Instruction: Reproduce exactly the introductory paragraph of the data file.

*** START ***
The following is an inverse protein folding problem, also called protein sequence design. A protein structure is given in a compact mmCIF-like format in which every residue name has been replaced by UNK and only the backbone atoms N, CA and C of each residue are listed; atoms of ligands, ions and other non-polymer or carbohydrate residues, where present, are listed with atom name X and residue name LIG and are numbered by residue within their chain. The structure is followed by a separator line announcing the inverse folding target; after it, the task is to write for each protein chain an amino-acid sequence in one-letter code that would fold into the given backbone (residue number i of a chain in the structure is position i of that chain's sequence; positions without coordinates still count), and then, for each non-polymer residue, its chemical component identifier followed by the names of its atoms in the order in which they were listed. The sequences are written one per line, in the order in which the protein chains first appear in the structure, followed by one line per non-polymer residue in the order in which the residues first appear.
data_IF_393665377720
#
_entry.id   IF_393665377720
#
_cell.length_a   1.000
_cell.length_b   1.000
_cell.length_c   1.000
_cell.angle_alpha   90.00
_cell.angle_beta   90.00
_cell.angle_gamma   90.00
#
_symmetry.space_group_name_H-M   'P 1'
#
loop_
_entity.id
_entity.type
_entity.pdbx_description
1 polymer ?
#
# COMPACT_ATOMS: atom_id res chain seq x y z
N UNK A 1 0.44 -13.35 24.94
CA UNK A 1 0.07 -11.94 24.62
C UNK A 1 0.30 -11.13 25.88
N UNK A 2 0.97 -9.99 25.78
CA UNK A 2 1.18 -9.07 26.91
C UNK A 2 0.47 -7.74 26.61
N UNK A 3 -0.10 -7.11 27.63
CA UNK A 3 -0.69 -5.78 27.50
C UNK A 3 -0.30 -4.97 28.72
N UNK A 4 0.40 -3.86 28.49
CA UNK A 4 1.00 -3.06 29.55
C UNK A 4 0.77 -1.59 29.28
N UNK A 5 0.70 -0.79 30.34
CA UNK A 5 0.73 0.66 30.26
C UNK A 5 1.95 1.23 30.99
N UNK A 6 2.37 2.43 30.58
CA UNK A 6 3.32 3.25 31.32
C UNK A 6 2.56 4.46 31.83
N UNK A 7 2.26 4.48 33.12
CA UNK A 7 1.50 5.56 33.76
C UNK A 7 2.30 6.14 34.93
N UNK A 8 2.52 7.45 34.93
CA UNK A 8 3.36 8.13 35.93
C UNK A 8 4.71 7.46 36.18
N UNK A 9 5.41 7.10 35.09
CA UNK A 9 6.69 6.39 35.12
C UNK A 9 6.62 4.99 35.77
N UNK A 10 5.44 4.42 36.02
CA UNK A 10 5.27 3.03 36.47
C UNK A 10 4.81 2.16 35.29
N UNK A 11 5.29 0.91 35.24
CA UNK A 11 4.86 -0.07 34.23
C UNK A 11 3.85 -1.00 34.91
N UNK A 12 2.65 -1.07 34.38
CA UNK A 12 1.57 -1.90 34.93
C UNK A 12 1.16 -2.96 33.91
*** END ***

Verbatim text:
The following is an inverse protein folding problem, also called protein sequence design. A protein structure is given in a compact mmCIF-like format in which every residue name has been replaced by UNK and only the backbone atoms N, CA and C of each residue are listed; atoms of ligands, ions and other non-polymer or carbohydrate residues, where present, are listed with atom name X and residue name LIG and are numbered by residue within their chain. The structure is followed by a separator line announcing the inverse folding target; after it, the task is to write for each protein chain an amino-acid sequence in one-letter code that would fold into the given backbone (residue number i of a chain in the structure is position i of that chain's sequence; positions without coordinates still count), and then, for each non-polymer residue, its chemical component identifier followed by the names of its atoms in the order in which they were listed. The sequences are written one per line, in the order in which the protein chains first appear in the structure, followed by one line per non-polymer residue in the order in which the residues first appear.